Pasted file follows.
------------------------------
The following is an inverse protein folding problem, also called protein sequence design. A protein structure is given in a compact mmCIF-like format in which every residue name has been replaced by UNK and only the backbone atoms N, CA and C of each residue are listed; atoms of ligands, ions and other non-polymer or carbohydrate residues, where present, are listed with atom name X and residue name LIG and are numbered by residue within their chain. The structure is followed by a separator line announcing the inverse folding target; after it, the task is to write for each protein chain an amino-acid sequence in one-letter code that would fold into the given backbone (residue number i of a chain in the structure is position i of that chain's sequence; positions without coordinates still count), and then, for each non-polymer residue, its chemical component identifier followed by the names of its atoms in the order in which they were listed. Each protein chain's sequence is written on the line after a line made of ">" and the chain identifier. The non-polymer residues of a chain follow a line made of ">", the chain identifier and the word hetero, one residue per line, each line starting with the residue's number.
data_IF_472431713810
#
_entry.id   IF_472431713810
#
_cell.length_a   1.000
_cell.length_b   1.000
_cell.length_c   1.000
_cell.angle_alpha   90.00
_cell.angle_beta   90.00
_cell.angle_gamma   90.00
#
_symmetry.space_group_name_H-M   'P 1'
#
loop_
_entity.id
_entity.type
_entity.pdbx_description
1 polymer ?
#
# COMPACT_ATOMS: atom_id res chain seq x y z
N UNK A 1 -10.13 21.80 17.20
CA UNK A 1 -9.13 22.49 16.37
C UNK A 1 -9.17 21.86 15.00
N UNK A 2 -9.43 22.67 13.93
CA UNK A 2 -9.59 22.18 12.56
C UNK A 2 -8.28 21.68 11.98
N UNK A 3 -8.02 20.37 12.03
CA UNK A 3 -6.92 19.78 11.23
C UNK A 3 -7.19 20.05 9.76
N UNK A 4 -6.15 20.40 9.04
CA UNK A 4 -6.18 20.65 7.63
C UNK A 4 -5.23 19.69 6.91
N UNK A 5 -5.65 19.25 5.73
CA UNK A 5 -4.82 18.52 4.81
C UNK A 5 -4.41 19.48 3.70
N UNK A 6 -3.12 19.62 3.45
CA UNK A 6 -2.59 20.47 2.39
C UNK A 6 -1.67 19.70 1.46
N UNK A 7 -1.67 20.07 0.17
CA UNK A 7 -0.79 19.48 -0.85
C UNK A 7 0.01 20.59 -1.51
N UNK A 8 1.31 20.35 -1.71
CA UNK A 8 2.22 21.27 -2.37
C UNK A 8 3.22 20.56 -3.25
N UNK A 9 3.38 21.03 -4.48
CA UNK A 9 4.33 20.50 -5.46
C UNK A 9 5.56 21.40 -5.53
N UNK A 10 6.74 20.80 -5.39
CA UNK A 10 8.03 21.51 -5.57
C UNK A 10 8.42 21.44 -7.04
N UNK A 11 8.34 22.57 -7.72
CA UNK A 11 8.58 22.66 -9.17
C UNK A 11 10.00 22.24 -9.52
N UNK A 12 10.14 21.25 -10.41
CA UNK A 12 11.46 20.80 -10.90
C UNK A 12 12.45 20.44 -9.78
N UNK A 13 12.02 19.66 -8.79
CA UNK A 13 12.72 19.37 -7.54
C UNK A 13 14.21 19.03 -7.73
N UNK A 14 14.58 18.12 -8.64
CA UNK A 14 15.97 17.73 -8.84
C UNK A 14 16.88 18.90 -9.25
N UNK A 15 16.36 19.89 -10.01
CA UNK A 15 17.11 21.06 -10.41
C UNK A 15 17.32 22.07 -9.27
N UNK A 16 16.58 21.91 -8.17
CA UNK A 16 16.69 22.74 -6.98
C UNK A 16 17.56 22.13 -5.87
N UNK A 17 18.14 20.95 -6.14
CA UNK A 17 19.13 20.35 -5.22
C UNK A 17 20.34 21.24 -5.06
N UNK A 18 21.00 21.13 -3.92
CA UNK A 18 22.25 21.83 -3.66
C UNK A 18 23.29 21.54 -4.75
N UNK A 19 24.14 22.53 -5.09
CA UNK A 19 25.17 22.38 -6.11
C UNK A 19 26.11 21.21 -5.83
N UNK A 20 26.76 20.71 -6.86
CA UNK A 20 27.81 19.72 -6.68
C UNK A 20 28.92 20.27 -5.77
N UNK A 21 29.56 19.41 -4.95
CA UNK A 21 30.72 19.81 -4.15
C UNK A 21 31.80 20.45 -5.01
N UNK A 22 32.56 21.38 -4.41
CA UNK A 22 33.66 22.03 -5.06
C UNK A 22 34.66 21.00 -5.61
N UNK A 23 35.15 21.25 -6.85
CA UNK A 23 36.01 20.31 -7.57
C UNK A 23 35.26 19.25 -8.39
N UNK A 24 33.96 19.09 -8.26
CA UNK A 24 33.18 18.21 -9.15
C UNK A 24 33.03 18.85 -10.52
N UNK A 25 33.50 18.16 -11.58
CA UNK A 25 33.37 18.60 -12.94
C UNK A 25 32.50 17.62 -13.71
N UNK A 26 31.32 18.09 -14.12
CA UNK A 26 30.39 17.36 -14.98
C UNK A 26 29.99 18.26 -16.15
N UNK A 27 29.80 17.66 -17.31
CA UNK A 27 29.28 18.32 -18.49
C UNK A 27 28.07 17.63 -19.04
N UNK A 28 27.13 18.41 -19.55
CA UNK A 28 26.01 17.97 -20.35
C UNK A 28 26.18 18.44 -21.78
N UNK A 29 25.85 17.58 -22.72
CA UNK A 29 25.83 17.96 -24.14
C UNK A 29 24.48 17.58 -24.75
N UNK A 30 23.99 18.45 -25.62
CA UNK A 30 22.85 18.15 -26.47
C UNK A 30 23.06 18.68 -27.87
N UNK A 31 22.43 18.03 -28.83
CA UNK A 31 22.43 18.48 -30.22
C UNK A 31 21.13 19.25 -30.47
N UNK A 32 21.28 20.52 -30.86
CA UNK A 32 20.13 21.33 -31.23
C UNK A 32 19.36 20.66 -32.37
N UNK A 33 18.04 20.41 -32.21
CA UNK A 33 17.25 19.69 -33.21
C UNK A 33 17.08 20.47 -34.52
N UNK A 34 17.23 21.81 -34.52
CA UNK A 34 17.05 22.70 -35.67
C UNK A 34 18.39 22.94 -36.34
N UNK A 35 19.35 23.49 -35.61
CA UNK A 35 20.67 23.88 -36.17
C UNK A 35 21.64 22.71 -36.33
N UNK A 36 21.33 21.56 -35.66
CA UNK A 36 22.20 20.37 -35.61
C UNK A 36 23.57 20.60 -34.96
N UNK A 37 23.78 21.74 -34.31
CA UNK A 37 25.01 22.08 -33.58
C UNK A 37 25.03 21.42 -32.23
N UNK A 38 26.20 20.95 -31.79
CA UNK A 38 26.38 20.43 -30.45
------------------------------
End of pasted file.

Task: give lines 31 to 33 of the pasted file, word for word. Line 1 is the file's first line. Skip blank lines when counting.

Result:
N UNK A 4 -6.15 20.40 9.04
CA UNK A 4 -6.18 20.65 7.63
C UNK A 4 -5.23 19.69 6.91